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Amanresorts reinvent luxury

Exclusivity, intimacy, discretion, the Amanresorts group is present on five continents with properties that have a limited number of rooms, but they are high luxury rooms. Its founder, Adrian Zecha, participated, in the past, in the Regent Hotels adventure. He has a great deal to do with the development and expansion of this very upscale brand.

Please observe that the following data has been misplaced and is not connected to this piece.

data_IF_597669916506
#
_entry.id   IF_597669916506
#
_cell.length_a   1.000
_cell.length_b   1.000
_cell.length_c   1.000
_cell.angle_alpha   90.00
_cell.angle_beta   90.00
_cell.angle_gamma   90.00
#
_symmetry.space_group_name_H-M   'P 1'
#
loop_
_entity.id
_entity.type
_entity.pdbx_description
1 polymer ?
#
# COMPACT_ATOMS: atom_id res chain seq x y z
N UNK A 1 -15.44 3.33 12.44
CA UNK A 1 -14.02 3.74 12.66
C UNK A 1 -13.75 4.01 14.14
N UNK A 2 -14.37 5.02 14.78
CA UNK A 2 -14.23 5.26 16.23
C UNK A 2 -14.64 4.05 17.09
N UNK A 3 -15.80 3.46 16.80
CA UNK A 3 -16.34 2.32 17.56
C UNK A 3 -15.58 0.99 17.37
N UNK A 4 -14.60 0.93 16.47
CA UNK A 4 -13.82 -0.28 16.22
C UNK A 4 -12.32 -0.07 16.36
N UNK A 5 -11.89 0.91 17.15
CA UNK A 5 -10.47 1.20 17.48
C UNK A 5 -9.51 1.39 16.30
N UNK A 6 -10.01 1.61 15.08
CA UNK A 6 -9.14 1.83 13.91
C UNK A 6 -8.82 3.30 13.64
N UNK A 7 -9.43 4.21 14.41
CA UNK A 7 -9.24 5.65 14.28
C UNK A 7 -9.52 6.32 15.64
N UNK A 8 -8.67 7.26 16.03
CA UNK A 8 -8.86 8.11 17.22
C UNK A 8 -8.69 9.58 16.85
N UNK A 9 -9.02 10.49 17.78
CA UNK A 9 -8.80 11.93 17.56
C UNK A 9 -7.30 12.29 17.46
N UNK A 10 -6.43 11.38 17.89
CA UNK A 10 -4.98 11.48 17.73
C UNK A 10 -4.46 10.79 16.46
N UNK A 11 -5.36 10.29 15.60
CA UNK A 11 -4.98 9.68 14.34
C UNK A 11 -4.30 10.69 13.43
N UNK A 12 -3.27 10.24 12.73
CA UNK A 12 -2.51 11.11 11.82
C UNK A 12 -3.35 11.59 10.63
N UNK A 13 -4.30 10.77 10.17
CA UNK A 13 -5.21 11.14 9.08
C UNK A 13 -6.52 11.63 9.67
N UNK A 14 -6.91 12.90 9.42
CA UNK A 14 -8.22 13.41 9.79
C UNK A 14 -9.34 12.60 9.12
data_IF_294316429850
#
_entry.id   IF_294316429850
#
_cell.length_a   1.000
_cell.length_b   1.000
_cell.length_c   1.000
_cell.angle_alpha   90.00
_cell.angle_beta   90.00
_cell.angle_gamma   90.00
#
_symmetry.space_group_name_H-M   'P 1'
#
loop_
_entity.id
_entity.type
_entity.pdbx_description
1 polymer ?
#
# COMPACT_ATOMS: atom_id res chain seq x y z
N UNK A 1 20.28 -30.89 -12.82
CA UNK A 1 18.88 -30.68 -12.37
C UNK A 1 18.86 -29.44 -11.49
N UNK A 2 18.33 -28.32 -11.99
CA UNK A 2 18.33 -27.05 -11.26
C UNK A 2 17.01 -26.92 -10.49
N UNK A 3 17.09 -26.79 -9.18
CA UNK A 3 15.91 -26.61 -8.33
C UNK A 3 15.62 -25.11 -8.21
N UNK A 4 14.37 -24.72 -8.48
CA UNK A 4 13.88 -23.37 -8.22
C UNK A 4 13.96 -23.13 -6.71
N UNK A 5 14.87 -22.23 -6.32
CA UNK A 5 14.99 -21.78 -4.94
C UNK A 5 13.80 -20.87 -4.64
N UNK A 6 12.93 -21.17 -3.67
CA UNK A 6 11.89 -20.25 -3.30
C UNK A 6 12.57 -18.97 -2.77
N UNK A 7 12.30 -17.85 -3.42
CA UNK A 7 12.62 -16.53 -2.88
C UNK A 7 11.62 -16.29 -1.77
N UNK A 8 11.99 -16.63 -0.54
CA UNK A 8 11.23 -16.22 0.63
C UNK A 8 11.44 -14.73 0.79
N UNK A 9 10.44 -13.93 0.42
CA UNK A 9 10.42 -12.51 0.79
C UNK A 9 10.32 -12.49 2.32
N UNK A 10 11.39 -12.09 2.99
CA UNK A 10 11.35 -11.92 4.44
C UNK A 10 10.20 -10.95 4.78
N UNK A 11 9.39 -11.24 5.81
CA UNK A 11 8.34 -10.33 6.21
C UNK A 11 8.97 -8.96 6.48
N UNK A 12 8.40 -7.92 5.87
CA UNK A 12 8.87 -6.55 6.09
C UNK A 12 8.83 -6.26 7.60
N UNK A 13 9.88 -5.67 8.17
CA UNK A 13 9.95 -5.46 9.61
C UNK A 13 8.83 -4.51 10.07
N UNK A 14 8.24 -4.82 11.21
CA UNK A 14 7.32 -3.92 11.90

Amankila, Amanwana, Amanpulo, Amanjiwo, all the hotels in the chain identify themselves – with a few rare exceptions – by using the prefix Aman. “Aman” is Sanskrit for “peace” in English. This prefix was chosen expressly to illustrate the philosophy of the hotel group Amanresorts: create a universe where rest and peace for the client’s soul are its essence. Close to nature, these properties are veritable intimate nests with an average of thirty rooms per hotel. With 18 properties on five continents, Amanresorts currently has only 600 rooms. And yet the group’s renown rivals the largest extreme luxury operators. The Asian group is literally submersed by the rewards. The American travel guide Zagat, whose ranking is based on the authenticated opinions of "unrepentant travellers", ranked it first among hotel chains in terms of quality, before decidedly more powerful groups: Four Seasons, Ritz- Carlton, Mandarin Oriental and the Starwood’s Luxury Collection.There are regularly rumours about new openings in some of the most remote but no less sublime corners of the planet. The brand’s devotees, who call themselves “Aman Junkies”, are very active on internet forums evoking an opening in Costa Rica or Kenya here, a new hotel in Brazil, Hawaii or Sicily there. One thing is certain, the group is on a quest for all the possibilities. Anjali Nihalchand admits - but is unable to say more - that “Amanresorts has a great many projects for the future, including Croatia, Japan and China”. For this last country, Société Générale last January announced it was mandated to finance 56 luxury train cars produced by the Canadian firm Bombardier. Operations of these trains that will connect Beijing, Shanghai and Xian should, according to the French bank, be in the hands of Amanresorts. Other plausible directions: Kyoto in Japan and Dubrovnik in Croatia. In the meantime, why not take a first step into the urban resort segment in New York or St-Petersburg for example?“It’s not being smaller that makes us better than the big hotels: we are simply different,” Adrian Zeccha affirms. And “different” in the words of the group’s founder is synonymous with discretion, authenticity and harmony with nature. And, of course, luxury. The twenty tents in the heart of the Amanwana hotel, planted in the heart of Moyo Island in Indonesia, might not have television, but they all have air conditioning, a king-size bed, hardwood floors... On the island of Java, the 36 suites at the Amanjiwo look onto the captivating temple of Borobudur and most have their own private swimming pool. Not to mention impeccable service with a 4 to 1 personnel to clientele ratio. For its development, Amanresorts has relied on a limited number of known architects such as Edward Tuttle, decorator of the Park Hyatt in Paris and Milan as well as of 7 Aman hotels.Of course, these reconstituted paradises address only a small fraction of the population that are clientele of highluxury hotels. This is logical when room prices start at 700 dollars a night. And Amanresorts makes no compromises with its rates. The group never sold them off, except during a short posttsunami period at its pennant hotel in Phuket, the Amanpuri. Clientele are there. And they are extremely loyal to this exclusive concept, to such an extent that some are addicted to the brand and spend all of their holidays at its properties.The challenge to be exceptional was taken up by Adrian Zecha right from the beginning. The Amanpuri, the first Amanresort, opened on Phuket in Thailand in 1988. On this plot, most developers would have built a 400-room property. Not Adrian Zeccha. Amanpuri - "haven of peace" in Sanskrit – has only 40 rooms scattered about in the centre of a plantation of coconut trees. The personality of the founder of Aman Resorts is reflected a great deal in the spirit of the hotel group. Adrian Zecha, now 71 years old, comes from a family of Czech and Indonesian origin established since the 19th century in Indonesia. The family fled to Singapore in the 50s, when the government of Sukarno nationalized the country’s businesses. Adrian Zecha returned to Indonesia after building the hotel on Phuket and opened five properties in his native land.This man of communications and projects worked for Time Magazine prior to launching the magazine Asia at just 27 years. It was the first magazine distributed through this region in the world. And it was an advantageous position for making acquaintances. The founder of Amanresorts took his first steps in the hotel industry by helping Bill Marriott develop his group thanks to his Asian connections in the 70s. Next came the Regent adventure. Together with his partners Robert Burns and Georg Rafael, Adrian Zecha laun ched this 12-hotel Asian chain.In 1986, Zecha sold his shares to Robert Burns. His 30% brought him 30 million dollars. After a few successes in real estate speculation such as the purchase of London’s Dorchester, which was sold six months later to the Sultan of Brunei, Adrian Zecha set to work to make his vision of the hotel industry a reality, marking the beginning of the “success story” of Amanresorts. Four years after making a start in 1988, the founder wanted to find partners to fund the expansion of his baby. Mandarin Oriental was interested in participating in the expansion of this burgeoning group, with its properties that produced significant profits per room. But Zecha preferred to look to an old French friend, Clément Vaturi, at the head of Immobilière Hôtelière, who laid out 65 million dollars to acquire 55% of shares in the holding Silverlink, owner of Amanresorts.The problem arose in 1998, when a financial imbroglio broke out between Clément Vaturi and his ally, Colony Capital, who was his creditor in a loan of over 100 million euros. When the Asian crisis broke out, the investment fund wanted to secure its investment and consolidate its Amam holdings. The dossier left the muffled salons of the board of directors and went to court. With a strong presence on the Board, Colony planned to make changes to Amanresorts strategic orientation. It insisted in particular on re-branding other hotels it has previously acquired as Aman, despite their not totally meeting the criteria of the initial concept. Conflict with the founder was inevitable. Adrian Zecha withdrew until the conflict was resolved, deserting employees and clients alike. Some personnel decided to quit as well. However, Adrian Zecha had no intention of remaining inactive. In 2000, this builder opened a hotel in Mexico and attempted to launch a new group with a similar concept, Maharesorts. Hotelier at heart, he had other tricks up his sleeve for getting through this difficult period as he was also president of the group General Hotel Management (GHM), which operated 16 properties bearing 5 stars, including the Setai in Miami, the Legian in Bali and four other Asian hotels under the Chedi brand.Fortunately, the partners were able to reach an agreement. In 2001, an Asian investment fund, Lee Hing Development, bought the shares owned by Clément Vaturi. And Adrian Zecha was back in business for a new start. Openings multiplied: Amanjana in Marrakech, Amansara at Siem Reap in Cambodia, Aman-i- Khas and Amanbagh in the Indian province of Rajasthan, Amangalla and Amanwella in Sri Lanka. The last-born in the collection, the Amanyara, the group’s first resort in the Caribbean, opened last March in the Turks & Caicos Islands.Positioned on the ultra luxury niche market, Amanresorts has one particularity: being interested in the world’s most remote destinations. Thus, in 2004, the group was the first to deploy an international banner in Bhouthan. This is a logical gap in the map for leaders of the industry since the country hosts barely more than 10,000 tourist each year. 20 million dollars were necessary to build several lodges named Amankora around Thimphu, the capital of this Himalayan kingdom. Today four 20-room retreats are available to the brand’s devotees who will be able to discover this country with its unsung cultural treasures.The future looks generally bright for Amanresorts. Its global expansion projects are many. Among the openings scheduled, Amanresorts will double its presence in the United States after the Amangani in Jackson Hole, at the heart of the Grand Teton National Park near the Yellowstone park. The hotel Amangiri will open its 34 suites in the middle of 2007, near Page in Utah, in a wilderness area that is very touristed near Lake Powell and not far from Grand Canyon and Monument Valley. Twenty-eight 2,000 sq.m. villas will be put up for sale, limiting the cost of development which amounts to 150 million dollars.Another project in advanced stages is the takeover of a hotel on the Island of Stefan Sveti in Montenegro. This property is located at the heart of a magnificent fifteenth- century fishing village. “We have been confirmed as the winner in the call for tender,” explains Anjali Nihalchand, communications manager for the group. Negotiations are ongoing and just a few more months are necessary before finalising the project’s plans. The future hotel will be the group’s second in Europe after the Mélézin in Courchevel 1850, which opened in 1992.There are regularly rumours about new openings in some of the most remote but no less sublime corners of the planet. The brand’s devotees, who call themselves “Aman Junkies”, are very active on internet forums evoking an opening in Costa Rica or Kenya here, a new hotel in Brazil, Hawaii or Sicily there. One thing is certain, the group is on a quest for all the possibilities. Anjali Nihalchand admits - but is unable to say more - that “Amanresorts has a great many projects for the future, including Croatia, Japan and China”. For this last country, Société Générale last January announced it was mandated to finance 56 luxury train cars produced by the Canadian firm Bombardier. Operations of these trains that will connect Beijing, Shanghai and Xian should, according to the French bank, be in the hands of Amanresorts. Other plausible directions: Kyoto in Japan and Dubrovnik in Croatia. In the meantime, why not take a first step into the urban resort segment in New York or St-Petersburg for example?